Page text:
In the instant motion, Defendants seek the dismissal of the First, Third, Fourth, and Sixth claims for relief on the grounds that (1) the Third and Fourth claims for relief fail to state a claim upon which relief may be granted; (2) the Court lacks jurisdiction over the First and Sixth claims for relief; and (3) the State of California ("State") is an indispensable party.


A. Legal Standard

On a motion to dismiss, the allegations of the complaint must be accepted as true. Cruz v. Beto, 405 U.S. 319, 322 (1972). The court is bound to give the plaintiff the benefit of every reasonable inference to be drawn from the "well-pleaded" allegations of the complaint. Retail Clerks Int'l Ass'n v. Schermerhorn, 373 U.S. 746, 753 n.6 (1963). Thus, the plaintiff need not necessarily plead a particular fact if that fact is a reasonable inference from facts properly alleged. See id.

Nevertheless, it is inappropriate to assume that the plaintiff "can prove facts which it has not alleged or that the defendants have violated the . . . laws in ways that have not been alleged." Associated Gen. Contractors of Calif., Inc. v. Calif. State Council of Carpenters, 459 U.S. 519, 526 (1983). Moreover, the court "need not assume the truth of legal conclusions cast in the form of factual allegations." United States ex rel. Chunie v. Ringrose, 788 F.2d 638, 643 n.2 (9th Cir. 1986). Indeed, "[t]hreadbare recitals of the elements of a cause of action, supported by mere conclusory statements, do not suffice." Ashcroft v. Iqbal, 129 S.Ct. 1937, 1949 (U.S. 2009)(citing Bell Atlantic Corp. v. Twombly, 550 U.S. 544, 555 (2007)).

Ultimately, the court may not dismiss a complaint in which the plaintiff alleged "enough facts to state a claim to relief that is plausible on its face." Ashcroft v. Iqbal, 129 S.Ct. 1937, 1949 (U.S. 2009)(citing Bell Atlantic Corp. v. Twombly, 550 U.S. 544, 570 (2007)). Only where a plaintiff has failed to "nudge [his or her] claims across the line from conceivable to plausible," is the complaint properly dismissed. Id. When there are well-pleaded factual allegations, "a court should assume their veracity and then determine whether they plausibly give rise to an entitlement to relief." Id.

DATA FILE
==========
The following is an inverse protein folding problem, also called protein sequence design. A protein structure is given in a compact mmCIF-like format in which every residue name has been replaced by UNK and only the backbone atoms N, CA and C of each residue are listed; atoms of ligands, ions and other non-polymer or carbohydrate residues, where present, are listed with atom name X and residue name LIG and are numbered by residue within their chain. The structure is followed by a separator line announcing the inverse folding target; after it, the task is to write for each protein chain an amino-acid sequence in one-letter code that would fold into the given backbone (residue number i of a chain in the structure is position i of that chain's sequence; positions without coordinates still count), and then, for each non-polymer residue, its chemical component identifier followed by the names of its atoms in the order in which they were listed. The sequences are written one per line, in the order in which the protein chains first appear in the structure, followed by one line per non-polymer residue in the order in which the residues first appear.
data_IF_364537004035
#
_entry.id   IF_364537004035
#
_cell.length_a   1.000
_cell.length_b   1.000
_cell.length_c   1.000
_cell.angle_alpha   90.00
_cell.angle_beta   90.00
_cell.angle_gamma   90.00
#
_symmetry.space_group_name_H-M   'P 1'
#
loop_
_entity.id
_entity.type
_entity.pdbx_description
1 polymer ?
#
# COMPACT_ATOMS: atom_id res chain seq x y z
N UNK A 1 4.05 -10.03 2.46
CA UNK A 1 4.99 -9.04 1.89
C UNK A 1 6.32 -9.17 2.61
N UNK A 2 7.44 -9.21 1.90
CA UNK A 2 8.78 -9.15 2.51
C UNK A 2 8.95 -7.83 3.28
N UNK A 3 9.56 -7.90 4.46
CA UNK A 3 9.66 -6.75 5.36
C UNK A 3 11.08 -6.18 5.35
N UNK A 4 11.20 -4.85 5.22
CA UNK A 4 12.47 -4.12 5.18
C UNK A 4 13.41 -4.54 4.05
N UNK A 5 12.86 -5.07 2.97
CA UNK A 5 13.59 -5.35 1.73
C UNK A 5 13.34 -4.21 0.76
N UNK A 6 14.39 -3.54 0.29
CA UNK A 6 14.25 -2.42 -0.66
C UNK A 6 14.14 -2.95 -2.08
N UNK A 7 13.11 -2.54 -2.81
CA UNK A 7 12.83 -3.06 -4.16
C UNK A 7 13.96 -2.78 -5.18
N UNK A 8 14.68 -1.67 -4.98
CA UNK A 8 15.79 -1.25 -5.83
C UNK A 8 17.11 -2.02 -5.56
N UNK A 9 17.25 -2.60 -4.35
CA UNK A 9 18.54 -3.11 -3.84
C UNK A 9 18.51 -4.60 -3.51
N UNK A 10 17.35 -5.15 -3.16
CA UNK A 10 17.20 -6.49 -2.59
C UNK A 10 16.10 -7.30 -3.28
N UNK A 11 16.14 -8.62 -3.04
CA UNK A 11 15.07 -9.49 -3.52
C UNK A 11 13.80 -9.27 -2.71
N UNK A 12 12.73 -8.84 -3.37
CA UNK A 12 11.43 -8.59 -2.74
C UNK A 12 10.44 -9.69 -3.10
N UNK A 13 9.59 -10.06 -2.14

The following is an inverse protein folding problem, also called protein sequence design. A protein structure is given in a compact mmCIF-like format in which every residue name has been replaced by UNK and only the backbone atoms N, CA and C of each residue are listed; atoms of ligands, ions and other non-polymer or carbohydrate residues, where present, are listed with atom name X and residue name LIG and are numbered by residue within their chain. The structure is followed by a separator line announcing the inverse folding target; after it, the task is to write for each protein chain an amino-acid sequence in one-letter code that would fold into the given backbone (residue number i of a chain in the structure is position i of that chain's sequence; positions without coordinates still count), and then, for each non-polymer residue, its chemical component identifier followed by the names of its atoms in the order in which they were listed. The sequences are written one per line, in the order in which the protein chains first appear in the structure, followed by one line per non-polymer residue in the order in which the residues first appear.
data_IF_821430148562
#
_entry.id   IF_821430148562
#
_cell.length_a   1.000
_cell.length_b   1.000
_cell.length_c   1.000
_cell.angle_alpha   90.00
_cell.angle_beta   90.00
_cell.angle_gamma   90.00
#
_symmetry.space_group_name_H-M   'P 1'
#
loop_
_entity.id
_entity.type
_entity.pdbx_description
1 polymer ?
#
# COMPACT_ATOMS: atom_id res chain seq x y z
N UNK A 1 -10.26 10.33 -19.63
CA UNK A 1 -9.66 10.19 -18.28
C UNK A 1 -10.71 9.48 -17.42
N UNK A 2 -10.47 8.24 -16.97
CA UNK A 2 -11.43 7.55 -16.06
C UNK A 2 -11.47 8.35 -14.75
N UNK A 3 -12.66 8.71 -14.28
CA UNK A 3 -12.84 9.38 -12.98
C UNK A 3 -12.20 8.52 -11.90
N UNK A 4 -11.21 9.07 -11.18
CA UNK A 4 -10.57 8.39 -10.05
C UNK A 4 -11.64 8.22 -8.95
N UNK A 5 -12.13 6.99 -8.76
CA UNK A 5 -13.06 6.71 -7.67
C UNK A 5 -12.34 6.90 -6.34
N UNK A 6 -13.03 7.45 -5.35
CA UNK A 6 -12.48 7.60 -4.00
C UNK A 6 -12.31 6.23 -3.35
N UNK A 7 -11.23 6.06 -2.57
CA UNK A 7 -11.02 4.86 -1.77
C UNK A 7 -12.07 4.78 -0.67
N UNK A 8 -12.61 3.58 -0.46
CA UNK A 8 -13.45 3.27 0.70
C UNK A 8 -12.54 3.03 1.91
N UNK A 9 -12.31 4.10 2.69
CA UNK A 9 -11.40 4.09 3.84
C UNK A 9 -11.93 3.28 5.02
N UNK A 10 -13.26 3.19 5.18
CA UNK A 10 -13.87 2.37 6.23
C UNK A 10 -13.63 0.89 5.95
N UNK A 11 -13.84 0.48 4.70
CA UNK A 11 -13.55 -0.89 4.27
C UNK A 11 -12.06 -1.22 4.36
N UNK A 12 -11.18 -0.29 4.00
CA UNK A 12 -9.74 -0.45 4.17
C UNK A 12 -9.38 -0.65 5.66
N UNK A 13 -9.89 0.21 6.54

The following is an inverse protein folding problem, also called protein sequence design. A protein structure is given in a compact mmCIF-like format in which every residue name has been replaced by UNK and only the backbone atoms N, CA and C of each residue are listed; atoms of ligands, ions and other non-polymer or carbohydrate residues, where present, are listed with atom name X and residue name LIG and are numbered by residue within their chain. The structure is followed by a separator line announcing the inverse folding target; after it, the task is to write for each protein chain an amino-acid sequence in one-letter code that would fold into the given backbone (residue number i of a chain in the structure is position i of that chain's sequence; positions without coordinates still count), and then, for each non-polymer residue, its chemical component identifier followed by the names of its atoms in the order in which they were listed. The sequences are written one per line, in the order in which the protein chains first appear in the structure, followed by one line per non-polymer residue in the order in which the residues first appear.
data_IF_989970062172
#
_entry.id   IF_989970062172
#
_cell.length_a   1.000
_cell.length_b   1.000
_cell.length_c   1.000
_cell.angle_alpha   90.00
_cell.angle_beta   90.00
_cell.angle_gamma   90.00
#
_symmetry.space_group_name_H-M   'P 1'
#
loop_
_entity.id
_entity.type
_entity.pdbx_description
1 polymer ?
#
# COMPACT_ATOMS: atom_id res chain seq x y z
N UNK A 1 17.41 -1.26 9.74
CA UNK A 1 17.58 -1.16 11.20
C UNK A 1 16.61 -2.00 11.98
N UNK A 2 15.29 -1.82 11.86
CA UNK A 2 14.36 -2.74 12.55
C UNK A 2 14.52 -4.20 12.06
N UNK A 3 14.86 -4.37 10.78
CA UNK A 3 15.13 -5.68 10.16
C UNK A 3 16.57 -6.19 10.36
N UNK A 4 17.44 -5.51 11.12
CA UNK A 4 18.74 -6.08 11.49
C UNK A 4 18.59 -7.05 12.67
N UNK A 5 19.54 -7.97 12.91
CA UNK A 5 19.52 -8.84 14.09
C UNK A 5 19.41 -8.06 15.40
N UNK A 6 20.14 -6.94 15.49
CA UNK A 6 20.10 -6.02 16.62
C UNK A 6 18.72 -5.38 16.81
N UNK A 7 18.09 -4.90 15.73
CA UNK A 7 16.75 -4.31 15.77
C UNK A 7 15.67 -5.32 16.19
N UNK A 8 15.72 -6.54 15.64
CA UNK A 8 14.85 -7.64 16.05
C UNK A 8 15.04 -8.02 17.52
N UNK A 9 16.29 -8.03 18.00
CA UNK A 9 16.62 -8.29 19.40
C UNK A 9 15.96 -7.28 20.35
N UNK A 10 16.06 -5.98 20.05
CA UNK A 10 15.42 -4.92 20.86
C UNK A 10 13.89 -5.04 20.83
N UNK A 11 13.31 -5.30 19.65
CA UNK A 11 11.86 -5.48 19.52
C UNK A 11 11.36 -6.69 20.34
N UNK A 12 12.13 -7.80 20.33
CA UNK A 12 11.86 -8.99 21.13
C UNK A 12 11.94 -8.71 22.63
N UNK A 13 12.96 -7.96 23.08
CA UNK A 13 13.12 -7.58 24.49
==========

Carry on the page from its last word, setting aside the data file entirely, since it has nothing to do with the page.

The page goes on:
B. Plaintiffs' Third and Fourth Claims for Violations of Procedural and Substantive Due Process

Hahn's Third and Fourth claims for relief allege that Parks Employees knowingly and intentionally suppressed evidence as part of the August 3, 2007 and July 18, 2008 detentions and subsequent criminal cases against him. SAC ¶¶ 96, 104. Hahn alleges that these actions violated his right to procedural and substantive due process, causing injury. SAC ¶¶ 97, 99, 105-106.

The United States Supreme Court in Brady v. Maryland held that the prosecution violates a defendant's due process rights if it fails to turn over evidence that is "material either to guilt or to punishment." 373 U.S. 83, 87 (1963). In order to prevail on a Brady claim, a defendant must demonstrate that: (1) the evidence at issue is favorable, either because it is exculpatory or because it is impeaching; (2) such evidence was suppressed by the State, either willfully or inadvertently; and (3) prejudice resulted. Strickler v. Greene, 527 U.S. 263, 281-82, 119 S.Ct. 1936, 144 L.Ed. 2d 286 (1999). Nonetheless, "where the defendant is aware of the essential facts enabling him to take advantage of any exculpatory evidence, the Government does not commit a Brady violation by not ...